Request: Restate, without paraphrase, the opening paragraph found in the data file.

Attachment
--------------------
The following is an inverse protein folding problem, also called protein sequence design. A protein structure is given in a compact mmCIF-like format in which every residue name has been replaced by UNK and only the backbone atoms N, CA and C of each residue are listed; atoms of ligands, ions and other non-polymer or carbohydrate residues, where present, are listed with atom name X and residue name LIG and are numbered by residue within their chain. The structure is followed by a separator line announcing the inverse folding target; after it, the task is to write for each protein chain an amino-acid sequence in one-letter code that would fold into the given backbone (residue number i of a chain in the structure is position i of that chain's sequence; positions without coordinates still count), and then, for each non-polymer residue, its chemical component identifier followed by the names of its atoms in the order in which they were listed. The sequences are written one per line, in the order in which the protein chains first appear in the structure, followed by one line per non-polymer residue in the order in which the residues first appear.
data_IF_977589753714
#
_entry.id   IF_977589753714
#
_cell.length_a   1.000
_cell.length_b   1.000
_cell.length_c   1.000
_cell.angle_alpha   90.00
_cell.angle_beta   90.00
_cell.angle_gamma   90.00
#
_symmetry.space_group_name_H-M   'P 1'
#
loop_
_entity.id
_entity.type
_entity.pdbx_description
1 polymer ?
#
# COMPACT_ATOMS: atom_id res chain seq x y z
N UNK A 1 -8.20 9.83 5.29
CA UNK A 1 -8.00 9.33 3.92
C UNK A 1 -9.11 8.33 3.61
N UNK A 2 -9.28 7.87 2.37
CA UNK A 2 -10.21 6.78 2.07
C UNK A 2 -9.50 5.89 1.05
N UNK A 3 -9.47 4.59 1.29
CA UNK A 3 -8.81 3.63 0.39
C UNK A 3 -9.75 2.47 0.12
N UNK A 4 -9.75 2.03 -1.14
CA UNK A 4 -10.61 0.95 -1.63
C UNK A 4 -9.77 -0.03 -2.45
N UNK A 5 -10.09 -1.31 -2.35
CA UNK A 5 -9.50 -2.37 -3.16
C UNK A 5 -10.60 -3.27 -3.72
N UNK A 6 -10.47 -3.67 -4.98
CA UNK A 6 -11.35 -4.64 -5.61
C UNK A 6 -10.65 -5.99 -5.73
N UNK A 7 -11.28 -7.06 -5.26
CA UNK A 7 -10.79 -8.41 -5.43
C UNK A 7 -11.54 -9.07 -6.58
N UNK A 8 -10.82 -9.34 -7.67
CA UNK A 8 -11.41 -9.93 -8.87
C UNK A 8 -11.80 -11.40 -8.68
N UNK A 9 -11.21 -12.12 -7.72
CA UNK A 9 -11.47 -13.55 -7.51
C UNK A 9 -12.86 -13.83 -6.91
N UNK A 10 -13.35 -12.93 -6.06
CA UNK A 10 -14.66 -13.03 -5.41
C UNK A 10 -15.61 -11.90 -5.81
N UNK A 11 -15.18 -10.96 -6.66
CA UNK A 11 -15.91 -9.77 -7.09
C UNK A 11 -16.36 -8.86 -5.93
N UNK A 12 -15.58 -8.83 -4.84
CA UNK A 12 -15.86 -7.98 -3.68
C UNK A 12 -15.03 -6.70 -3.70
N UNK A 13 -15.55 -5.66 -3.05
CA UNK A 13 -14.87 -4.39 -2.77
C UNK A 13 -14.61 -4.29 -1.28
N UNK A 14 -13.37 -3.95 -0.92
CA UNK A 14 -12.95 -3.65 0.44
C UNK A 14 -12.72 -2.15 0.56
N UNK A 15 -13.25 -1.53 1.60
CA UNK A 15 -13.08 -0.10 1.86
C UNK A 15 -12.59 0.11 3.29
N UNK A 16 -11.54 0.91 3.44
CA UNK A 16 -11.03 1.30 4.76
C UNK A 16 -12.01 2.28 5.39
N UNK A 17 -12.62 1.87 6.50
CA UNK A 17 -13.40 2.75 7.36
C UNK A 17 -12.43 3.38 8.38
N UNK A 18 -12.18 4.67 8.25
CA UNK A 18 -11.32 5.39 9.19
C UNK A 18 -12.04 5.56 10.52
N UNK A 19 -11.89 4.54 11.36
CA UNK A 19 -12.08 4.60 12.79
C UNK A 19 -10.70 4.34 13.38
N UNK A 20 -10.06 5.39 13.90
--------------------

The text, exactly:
The following is an inverse protein folding problem, also called protein sequence design. A protein structure is given in a compact mmCIF-like format in which every residue name has been replaced by UNK and only the backbone atoms N, CA and C of each residue are listed; atoms of ligands, ions and other non-polymer or carbohydrate residues, where present, are listed with atom name X and residue name LIG and are numbered by residue within their chain. The structure is followed by a separator line announcing the inverse folding target; after it, the task is to write for each protein chain an amino-acid sequence in one-letter code that would fold into the given backbone (residue number i of a chain in the structure is position i of that chain's sequence; positions without coordinates still count), and then, for each non-polymer residue, its chemical component identifier followed by the names of its atoms in the order in which they were listed. The sequences are written one per line, in the order in which the protein chains first appear in the structure, followed by one line per non-polymer residue in the order in which the residues first appear.